A tale of two tumors
Last week, while working on the hospital ship in Dakar, I met a man I’ll call Amadou.
Amadou is from Senegal. Like many of the patients I see on that hospital ship, he has a tumor. Unlike many, however, he doesn’t have a very big tumor.
He’s had it for about five years, this benign overgrowth of fat cells called a lipoma. In that time, it’s grown to about the size of an apricot pit.
(It’s true; we Americans will do anything to avoid using the metric system).
Amadou’s lipoma may not be big, but it’s in a very visible position, just below his hairline on the right side, overlain by a poorly healed scar.
“What’s this from?” I asked him, touching the scar. “Have you had surgery before?”
Over the last two and a half decades of working in medicine in hospitals across both North America and the African continent, I’ve heard an absolute raft of unexpected patient stories. The kid who got too drunk one night and told his friends push him backward out a second-story window. The other kid who went to a bar specifically to pick a fight with a stranger because he needed a story to tell the girl he wanted to impress. The patient who snuck out of the hospital two days after a free flap to get his cocaine fix. (The bar stranger, the second story window, and the cocaine all won).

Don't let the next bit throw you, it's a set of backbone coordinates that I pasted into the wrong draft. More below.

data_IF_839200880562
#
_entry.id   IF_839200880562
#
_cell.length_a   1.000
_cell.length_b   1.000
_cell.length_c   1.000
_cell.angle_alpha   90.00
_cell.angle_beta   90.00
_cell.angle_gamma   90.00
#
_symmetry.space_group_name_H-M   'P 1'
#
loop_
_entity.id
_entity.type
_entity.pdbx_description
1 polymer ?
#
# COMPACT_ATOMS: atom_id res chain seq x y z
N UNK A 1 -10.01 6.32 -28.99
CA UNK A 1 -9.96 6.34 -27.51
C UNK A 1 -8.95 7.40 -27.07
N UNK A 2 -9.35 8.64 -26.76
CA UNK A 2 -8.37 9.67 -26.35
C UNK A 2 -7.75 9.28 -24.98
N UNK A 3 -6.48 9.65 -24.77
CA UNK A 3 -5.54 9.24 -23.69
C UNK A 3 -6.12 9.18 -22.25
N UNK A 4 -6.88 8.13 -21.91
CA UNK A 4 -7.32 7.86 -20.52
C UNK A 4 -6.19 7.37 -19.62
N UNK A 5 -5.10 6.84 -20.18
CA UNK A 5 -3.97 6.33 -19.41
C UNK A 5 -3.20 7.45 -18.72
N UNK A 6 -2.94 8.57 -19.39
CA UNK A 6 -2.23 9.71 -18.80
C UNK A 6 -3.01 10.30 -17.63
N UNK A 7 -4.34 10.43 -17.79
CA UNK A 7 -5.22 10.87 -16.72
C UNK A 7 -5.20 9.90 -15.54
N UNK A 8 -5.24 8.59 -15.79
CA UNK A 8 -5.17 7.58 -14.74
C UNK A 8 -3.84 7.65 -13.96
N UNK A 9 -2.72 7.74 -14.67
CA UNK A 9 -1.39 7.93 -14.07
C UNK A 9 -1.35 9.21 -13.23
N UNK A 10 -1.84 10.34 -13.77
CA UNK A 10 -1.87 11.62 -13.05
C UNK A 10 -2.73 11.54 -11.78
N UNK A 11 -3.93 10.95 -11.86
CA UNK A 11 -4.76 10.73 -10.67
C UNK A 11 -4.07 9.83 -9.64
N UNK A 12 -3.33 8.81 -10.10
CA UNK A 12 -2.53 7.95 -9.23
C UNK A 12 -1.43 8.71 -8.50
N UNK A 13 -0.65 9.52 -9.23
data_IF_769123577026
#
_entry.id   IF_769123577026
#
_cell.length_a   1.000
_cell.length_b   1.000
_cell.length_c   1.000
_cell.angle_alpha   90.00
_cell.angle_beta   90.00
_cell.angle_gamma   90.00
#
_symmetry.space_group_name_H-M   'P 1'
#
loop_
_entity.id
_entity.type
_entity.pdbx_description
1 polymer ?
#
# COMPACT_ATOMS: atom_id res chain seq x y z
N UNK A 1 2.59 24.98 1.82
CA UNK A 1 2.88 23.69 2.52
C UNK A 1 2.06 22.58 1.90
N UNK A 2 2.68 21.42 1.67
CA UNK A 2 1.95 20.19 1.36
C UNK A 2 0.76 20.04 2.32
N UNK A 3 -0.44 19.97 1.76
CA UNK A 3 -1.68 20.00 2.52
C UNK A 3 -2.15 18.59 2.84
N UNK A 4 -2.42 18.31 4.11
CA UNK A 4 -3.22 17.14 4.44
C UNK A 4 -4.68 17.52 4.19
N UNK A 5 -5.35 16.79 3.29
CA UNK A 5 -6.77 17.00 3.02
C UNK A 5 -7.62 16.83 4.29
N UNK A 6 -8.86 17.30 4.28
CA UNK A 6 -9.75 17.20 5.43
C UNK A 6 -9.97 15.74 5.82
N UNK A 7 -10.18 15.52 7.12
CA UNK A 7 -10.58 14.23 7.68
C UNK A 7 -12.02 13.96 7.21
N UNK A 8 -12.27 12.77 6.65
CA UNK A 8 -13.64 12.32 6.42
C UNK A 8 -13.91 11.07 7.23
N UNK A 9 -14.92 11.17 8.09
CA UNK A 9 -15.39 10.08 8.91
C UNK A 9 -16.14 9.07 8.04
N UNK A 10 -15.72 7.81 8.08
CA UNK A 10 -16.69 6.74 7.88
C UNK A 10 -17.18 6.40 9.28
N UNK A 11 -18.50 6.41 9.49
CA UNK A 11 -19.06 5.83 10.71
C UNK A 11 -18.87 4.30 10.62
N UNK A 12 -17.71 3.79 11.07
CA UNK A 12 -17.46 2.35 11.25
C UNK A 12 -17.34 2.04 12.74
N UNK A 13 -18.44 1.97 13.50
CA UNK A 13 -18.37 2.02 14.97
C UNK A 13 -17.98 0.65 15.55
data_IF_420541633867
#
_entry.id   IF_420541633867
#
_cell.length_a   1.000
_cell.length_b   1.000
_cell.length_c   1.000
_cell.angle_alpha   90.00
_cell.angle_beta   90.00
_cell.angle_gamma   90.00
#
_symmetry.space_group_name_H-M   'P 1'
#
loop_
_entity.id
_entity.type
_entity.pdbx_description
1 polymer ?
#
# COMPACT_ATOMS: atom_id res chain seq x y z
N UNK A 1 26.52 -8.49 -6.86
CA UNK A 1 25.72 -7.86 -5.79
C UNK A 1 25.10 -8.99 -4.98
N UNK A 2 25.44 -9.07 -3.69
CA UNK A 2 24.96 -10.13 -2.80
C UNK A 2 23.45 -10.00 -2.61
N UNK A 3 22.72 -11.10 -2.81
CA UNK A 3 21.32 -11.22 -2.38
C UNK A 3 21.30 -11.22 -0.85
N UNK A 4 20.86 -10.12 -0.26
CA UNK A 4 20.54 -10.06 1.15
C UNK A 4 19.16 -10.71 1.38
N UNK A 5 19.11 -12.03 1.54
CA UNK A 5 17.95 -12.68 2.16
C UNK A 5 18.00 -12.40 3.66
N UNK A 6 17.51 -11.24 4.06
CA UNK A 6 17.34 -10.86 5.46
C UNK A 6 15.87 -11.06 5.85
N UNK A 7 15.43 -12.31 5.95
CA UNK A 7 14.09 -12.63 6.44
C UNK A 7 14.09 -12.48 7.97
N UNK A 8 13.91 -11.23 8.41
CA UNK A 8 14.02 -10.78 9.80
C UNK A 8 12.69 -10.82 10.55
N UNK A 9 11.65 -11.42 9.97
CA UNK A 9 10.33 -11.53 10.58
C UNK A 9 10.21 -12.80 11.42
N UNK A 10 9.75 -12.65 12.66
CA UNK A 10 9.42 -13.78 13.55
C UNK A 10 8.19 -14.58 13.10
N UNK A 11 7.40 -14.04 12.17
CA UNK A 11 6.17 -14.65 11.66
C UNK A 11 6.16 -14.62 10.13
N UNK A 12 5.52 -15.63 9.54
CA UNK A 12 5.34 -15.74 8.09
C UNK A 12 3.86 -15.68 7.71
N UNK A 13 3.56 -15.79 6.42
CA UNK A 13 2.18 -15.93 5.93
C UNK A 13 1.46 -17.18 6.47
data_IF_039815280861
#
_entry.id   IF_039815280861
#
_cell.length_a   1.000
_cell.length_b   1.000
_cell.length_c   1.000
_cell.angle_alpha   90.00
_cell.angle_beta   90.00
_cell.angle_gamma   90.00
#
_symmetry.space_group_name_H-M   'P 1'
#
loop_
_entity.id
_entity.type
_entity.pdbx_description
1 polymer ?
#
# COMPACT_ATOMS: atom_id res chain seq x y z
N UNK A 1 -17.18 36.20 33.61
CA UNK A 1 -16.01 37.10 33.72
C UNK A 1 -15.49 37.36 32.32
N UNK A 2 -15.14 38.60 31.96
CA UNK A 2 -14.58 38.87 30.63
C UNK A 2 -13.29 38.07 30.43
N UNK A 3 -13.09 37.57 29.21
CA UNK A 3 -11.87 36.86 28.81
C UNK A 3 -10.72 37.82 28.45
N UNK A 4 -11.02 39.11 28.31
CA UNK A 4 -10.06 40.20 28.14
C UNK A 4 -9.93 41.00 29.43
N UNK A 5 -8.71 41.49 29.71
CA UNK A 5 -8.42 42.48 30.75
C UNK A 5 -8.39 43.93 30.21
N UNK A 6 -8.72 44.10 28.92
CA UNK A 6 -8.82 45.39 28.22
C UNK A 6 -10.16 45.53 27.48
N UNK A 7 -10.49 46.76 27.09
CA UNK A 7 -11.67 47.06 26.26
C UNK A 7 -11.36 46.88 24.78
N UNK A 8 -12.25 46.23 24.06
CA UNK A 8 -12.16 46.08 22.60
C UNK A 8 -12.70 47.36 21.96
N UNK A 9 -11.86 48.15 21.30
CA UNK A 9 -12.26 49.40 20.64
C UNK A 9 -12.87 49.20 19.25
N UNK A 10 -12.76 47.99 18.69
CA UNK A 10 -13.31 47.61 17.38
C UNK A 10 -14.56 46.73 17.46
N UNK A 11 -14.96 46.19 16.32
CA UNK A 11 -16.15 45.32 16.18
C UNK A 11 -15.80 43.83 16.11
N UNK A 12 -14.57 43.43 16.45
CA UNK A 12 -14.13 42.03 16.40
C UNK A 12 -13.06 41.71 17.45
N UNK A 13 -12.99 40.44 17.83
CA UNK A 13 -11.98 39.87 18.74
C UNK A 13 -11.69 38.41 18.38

I shouldn’t have been as shocked as I was when Amadou answered, “I tried to cut it out.”
“I took a knife and tried to take it out.”
“My wife stopped me.”
I’ve got one too. Like Amadou’s, it’s been there five years, this benign overgrowth of fat cells on my right shoulder. It’s about the size of a large egg.
And never once have I been tempted to cut it out with a kitchen knife.
The difference between Amadou and me has absolutely nothing to do with who we are—and everything to do with where we grew up.